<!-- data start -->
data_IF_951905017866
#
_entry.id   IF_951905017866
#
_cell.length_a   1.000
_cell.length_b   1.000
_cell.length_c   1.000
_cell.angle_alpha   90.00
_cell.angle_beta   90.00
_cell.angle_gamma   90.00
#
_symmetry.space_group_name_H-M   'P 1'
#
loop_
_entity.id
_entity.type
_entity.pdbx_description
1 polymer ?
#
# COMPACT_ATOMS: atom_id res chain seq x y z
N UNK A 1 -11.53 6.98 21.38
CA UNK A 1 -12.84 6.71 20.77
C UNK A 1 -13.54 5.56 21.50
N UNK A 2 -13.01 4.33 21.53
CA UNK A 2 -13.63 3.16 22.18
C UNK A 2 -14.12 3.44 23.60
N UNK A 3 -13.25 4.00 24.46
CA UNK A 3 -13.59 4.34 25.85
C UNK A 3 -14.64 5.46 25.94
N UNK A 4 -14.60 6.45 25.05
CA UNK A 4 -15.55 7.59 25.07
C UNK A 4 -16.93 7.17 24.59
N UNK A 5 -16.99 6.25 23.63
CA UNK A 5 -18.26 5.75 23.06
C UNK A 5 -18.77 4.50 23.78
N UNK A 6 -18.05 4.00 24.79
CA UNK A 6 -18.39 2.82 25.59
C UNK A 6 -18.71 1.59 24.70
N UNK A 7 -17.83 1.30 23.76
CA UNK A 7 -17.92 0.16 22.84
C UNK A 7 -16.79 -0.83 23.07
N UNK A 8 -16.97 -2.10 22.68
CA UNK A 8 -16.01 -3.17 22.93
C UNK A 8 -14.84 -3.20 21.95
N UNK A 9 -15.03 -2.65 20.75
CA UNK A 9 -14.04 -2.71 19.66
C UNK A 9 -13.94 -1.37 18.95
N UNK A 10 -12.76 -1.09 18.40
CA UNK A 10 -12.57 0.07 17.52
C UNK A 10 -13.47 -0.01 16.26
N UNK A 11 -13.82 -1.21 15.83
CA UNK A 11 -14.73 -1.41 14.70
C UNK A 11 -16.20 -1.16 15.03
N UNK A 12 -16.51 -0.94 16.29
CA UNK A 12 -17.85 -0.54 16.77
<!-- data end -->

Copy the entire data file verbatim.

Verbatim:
data_IF_951905017866
#
_entry.id   IF_951905017866
#
_cell.length_a   1.000
_cell.length_b   1.000
_cell.length_c   1.000
_cell.angle_alpha   90.00
_cell.angle_beta   90.00
_cell.angle_gamma   90.00
#
_symmetry.space_group_name_H-M   'P 1'
#
loop_
_entity.id
_entity.type
_entity.pdbx_description
1 polymer ?
#
# COMPACT_ATOMS: atom_id res chain seq x y z
N UNK A 1 -11.53 6.98 21.38
CA UNK A 1 -12.84 6.71 20.77
C UNK A 1 -13.54 5.56 21.50
N UNK A 2 -13.01 4.33 21.53
CA UNK A 2 -13.63 3.16 22.18
C UNK A 2 -14.12 3.44 23.60
N UNK A 3 -13.25 4.00 24.46
CA UNK A 3 -13.59 4.34 25.85
C UNK A 3 -14.64 5.46 25.94
N UNK A 4 -14.60 6.45 25.05
CA UNK A 4 -15.55 7.59 25.07
C UNK A 4 -16.93 7.17 24.59
N UNK A 5 -16.99 6.25 23.63
CA UNK A 5 -18.26 5.75 23.06
C UNK A 5 -18.77 4.50 23.78
N UNK A 6 -18.05 4.00 24.79
CA UNK A 6 -18.39 2.82 25.59
C UNK A 6 -18.71 1.59 24.70
N UNK A 7 -17.83 1.30 23.76
CA UNK A 7 -17.92 0.16 22.84
C UNK A 7 -16.79 -0.83 23.07
N UNK A 8 -16.97 -2.10 22.68
CA UNK A 8 -16.01 -3.17 22.93
C UNK A 8 -14.84 -3.20 21.95
N UNK A 9 -15.03 -2.65 20.75
CA UNK A 9 -14.04 -2.71 19.66
C UNK A 9 -13.94 -1.37 18.95
N UNK A 10 -12.76 -1.09 18.40
CA UNK A 10 -12.57 0.07 17.52
C UNK A 10 -13.47 -0.01 16.26
N UNK A 11 -13.82 -1.21 15.83
CA UNK A 11 -14.73 -1.41 14.70
C UNK A 11 -16.20 -1.16 15.03
N UNK A 12 -16.51 -0.94 16.29
CA UNK A 12 -17.85 -0.54 16.77